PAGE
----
As part of our ongoing efforts to advance gender diversity in senior corporate governance, we issue a biennial report on the number of women serving on boards and in top management of publicly traded companies in New Jersey. This report, developed in partnership with PwC, is the only one of its kind in the state.

Please click below to read the full 2017 report.

2015 Report


Key Statistics

  • Of 900 board seats in 95 companies, women held 152, or 16.9%. This is an increase in women board members over 2015, when women held only 15% of seats.
  • The 19 NJ Fortune 500 companies within the NJ Russell 3000 did slightly better, with 51 of 216 board seats, or 23.6%, filled by women. This is an increase over 2015, when women in these companies held 22.3%.
  • 21 of the 95 companies, or 23.2%, had no women directors. In 2015, this was true of 25%.
  • All of the 19 NJ Fortune 500 companies in the Russell 3000 had at least one woman director. This was also true in 2015.
  • Only one of the 95 New Jersey companies in our sample has reached 50% board membership for women. American Water, whose CEO Susan Story, was featured in our 2015 report, has surpassed this mark, with women holding 55.6% (5 out of 9) of board seats.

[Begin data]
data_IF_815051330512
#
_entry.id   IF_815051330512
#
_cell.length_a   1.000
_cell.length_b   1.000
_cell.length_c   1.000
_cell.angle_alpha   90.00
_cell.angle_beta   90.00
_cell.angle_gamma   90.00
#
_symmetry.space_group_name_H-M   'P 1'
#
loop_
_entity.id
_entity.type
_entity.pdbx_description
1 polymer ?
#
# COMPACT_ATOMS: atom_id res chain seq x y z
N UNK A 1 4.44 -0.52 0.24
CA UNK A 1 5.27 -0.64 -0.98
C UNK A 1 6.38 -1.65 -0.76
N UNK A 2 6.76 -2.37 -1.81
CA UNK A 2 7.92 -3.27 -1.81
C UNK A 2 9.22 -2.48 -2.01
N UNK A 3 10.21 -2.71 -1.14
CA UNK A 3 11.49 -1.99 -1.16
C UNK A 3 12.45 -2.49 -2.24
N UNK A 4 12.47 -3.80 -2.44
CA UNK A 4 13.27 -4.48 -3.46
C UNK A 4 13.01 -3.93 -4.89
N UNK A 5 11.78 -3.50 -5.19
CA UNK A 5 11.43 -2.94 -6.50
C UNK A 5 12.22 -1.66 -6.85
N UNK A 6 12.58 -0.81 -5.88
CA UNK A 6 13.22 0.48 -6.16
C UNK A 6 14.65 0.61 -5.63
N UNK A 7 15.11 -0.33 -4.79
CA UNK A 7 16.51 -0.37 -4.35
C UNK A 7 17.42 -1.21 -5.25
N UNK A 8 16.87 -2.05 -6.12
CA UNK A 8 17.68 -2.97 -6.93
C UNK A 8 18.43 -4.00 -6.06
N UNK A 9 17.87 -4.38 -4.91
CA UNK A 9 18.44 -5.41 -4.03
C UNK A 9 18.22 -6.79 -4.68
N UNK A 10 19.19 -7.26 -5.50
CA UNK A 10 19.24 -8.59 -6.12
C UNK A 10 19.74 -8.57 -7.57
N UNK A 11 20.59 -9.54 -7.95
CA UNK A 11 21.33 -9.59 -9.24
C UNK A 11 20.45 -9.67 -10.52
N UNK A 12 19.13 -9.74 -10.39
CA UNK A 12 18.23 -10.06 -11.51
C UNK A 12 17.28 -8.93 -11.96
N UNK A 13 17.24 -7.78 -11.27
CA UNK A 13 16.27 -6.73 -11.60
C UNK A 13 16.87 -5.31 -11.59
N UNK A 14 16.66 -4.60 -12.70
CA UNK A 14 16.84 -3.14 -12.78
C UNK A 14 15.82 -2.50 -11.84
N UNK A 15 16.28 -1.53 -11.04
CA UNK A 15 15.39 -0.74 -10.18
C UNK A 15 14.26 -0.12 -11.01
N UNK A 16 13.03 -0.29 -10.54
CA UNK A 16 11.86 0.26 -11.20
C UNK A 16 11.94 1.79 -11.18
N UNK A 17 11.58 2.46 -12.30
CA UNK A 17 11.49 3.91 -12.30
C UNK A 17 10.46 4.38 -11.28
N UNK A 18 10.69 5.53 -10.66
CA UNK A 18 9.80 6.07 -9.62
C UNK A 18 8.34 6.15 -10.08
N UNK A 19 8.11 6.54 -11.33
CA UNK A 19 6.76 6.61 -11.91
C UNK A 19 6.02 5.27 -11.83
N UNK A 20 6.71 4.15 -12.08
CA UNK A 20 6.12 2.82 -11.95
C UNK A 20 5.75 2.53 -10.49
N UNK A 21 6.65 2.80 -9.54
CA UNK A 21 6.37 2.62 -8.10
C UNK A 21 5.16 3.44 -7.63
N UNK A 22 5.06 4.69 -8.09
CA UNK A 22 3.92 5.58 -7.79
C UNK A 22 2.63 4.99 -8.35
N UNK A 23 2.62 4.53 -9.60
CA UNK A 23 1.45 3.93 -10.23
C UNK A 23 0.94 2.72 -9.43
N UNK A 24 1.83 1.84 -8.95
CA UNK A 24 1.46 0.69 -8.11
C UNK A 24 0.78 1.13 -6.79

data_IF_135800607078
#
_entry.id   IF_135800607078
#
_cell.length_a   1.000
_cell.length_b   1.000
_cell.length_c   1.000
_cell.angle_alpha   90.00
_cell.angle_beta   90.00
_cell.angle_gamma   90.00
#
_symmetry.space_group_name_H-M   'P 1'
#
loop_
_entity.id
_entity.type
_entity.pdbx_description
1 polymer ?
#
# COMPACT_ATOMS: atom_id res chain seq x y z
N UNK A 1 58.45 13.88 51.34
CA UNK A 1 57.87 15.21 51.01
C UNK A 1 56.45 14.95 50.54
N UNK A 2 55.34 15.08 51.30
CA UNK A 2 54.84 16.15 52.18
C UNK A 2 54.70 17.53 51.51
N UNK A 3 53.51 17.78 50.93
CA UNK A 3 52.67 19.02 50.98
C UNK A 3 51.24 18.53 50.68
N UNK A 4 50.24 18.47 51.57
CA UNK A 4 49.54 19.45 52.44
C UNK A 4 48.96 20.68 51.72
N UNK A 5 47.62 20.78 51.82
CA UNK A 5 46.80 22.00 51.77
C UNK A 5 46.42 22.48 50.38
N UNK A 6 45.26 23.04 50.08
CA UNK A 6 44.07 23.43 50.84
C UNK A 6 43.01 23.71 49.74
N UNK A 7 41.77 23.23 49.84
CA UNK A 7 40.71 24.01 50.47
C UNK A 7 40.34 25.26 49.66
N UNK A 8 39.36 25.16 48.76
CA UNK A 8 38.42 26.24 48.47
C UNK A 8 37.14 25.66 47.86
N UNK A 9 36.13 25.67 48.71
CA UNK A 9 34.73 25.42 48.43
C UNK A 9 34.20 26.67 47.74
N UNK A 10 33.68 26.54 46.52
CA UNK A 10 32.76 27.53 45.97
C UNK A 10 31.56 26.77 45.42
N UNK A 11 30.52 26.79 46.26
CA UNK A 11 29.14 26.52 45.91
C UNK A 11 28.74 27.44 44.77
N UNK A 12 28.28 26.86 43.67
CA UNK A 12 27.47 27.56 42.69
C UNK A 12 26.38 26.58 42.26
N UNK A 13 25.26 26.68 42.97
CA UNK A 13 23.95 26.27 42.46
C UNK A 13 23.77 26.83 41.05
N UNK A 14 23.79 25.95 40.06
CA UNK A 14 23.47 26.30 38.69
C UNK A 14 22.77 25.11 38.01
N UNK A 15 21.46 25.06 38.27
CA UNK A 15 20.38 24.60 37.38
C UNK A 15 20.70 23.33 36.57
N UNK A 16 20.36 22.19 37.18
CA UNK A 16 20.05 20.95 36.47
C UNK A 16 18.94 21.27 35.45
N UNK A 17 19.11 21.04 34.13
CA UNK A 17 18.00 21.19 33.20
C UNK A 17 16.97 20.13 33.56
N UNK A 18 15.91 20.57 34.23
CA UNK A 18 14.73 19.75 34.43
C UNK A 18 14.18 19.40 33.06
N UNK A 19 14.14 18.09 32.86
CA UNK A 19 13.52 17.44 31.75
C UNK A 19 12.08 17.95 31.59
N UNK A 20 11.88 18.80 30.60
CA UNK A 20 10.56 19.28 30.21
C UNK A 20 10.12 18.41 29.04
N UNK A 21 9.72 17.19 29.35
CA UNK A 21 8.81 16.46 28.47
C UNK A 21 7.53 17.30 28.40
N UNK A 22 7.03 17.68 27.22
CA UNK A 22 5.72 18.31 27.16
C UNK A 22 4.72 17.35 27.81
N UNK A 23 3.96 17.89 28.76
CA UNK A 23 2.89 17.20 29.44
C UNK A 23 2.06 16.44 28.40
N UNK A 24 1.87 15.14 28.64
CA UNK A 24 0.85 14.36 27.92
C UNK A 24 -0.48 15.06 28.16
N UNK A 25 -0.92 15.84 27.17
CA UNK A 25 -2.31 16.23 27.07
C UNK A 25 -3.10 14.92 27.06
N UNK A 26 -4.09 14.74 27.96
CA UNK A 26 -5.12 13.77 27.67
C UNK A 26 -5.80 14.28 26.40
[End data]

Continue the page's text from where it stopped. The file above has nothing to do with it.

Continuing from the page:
Why Gender Diversity Matters

  • Companies with at least one woman director had better share price performance than those companies without women for the last 6 years.
  • The Credit Suisse report compared companies with less than 10% women in senior management to those with 15% or more and found a 52% higher return on equity and a 22% higher ratio of dividend payout for companies with more women in the ranks of senior managers.
  • Companies with more women on their boards not only have stronger financial performance but also fewer governance-related issues such as bribery, corruption, shareholder battles, and fraud according to research by State Street Global Advisors, one of the largest investment management firms in the world.
  • The appointment of women-directors is associated with earlier adoptions of practices such as director training, board evaluations, and director succession planning structures.

Recommendations for Change

  • Companies must commit to including at least one woman for consideration on every slate.
  • Boards should utilize a skill set inventory to identify gaps in knowledge not covered by existing members.
  • Board directors should identify senior and mid-level women in their companies who have the potential to serve as board directors.
  • Boards should adopt strategies to minimize bias in the selection and evaluation of board candidates.
  • Companies should adopt strategies to refresh their boards.
  • Companies should consider adopting transparent governance principles like those endorsed by the Investor Stewardship Group.

This summary represents only a small fraction of the compelling information and enlightening statistics EWNJ uncovers in this year’s report.